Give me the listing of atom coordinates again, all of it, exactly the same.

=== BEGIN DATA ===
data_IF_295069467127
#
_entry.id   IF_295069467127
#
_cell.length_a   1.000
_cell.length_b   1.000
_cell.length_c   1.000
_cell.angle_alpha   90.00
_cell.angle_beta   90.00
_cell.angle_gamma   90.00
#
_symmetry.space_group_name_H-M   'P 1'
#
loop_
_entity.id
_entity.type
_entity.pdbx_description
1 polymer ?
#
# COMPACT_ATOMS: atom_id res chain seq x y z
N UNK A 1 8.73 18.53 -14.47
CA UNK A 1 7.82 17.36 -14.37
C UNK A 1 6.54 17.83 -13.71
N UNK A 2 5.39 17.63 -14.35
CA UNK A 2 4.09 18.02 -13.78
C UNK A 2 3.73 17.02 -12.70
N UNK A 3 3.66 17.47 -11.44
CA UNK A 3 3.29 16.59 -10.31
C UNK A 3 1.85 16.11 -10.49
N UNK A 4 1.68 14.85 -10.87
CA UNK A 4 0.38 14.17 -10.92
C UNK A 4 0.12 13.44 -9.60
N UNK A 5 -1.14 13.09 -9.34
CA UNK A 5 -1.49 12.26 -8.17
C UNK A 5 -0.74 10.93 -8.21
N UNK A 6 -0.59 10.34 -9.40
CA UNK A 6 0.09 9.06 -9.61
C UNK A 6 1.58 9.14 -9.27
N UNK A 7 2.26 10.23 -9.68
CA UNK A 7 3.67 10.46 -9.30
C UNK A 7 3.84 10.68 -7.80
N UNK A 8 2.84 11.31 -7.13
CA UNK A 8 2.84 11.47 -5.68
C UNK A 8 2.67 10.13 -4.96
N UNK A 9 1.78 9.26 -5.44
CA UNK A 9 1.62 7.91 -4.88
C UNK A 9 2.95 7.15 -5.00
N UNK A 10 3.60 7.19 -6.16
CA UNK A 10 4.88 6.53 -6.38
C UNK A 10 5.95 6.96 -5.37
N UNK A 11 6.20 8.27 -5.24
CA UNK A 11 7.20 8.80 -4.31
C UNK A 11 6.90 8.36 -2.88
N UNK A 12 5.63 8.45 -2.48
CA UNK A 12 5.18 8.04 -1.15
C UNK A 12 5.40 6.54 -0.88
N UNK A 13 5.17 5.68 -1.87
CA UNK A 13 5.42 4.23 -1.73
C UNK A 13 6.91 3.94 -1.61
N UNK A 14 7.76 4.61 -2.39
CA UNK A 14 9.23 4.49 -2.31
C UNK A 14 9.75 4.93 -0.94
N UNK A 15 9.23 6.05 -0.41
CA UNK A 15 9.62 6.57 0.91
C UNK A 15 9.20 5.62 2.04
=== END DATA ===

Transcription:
data_IF_295069467127
#
_entry.id   IF_295069467127
#
_cell.length_a   1.000
_cell.length_b   1.000
_cell.length_c   1.000
_cell.angle_alpha   90.00
_cell.angle_beta   90.00
_cell.angle_gamma   90.00
#
_symmetry.space_group_name_H-M   'P 1'
#
loop_
_entity.id
_entity.type
_entity.pdbx_description
1 polymer ?
#
# COMPACT_ATOMS: atom_id res chain seq x y z
N UNK A 1 8.73 18.53 -14.47
CA UNK A 1 7.82 17.36 -14.37
C UNK A 1 6.54 17.83 -13.71
N UNK A 2 5.39 17.63 -14.35
CA UNK A 2 4.09 18.02 -13.78
C UNK A 2 3.73 17.02 -12.70
N UNK A 3 3.66 17.47 -11.44
CA UNK A 3 3.29 16.59 -10.31
C UNK A 3 1.85 16.11 -10.49
N UNK A 4 1.68 14.85 -10.87
CA UNK A 4 0.38 14.17 -10.92
C UNK A 4 0.12 13.44 -9.60
N UNK A 5 -1.14 13.09 -9.34
CA UNK A 5 -1.49 12.26 -8.17
C UNK A 5 -0.74 10.93 -8.21
N UNK A 6 -0.59 10.34 -9.40
CA UNK A 6 0.09 9.06 -9.61
C UNK A 6 1.58 9.14 -9.27
N UNK A 7 2.26 10.23 -9.68
CA UNK A 7 3.67 10.46 -9.30
C UNK A 7 3.84 10.68 -7.80
N UNK A 8 2.84 11.31 -7.13
CA UNK A 8 2.84 11.47 -5.68
C UNK A 8 2.67 10.13 -4.96
N UNK A 9 1.78 9.26 -5.44
CA UNK A 9 1.62 7.91 -4.88
C UNK A 9 2.95 7.15 -5.00
N UNK A 10 3.60 7.19 -6.16
CA UNK A 10 4.88 6.53 -6.38
C UNK A 10 5.95 6.96 -5.37
N UNK A 11 6.20 8.27 -5.24
CA UNK A 11 7.20 8.80 -4.31
C UNK A 11 6.90 8.36 -2.88
N UNK A 12 5.63 8.45 -2.48
CA UNK A 12 5.18 8.04 -1.15
C UNK A 12 5.40 6.54 -0.88
N UNK A 13 5.17 5.68 -1.87
CA UNK A 13 5.42 4.23 -1.73
C UNK A 13 6.91 3.94 -1.61
N UNK A 14 7.76 4.61 -2.39
CA UNK A 14 9.23 4.49 -2.31
C UNK A 14 9.75 4.93 -0.94
N UNK A 15 9.23 6.05 -0.41
CA UNK A 15 9.62 6.57 0.91
C UNK A 15 9.20 5.62 2.04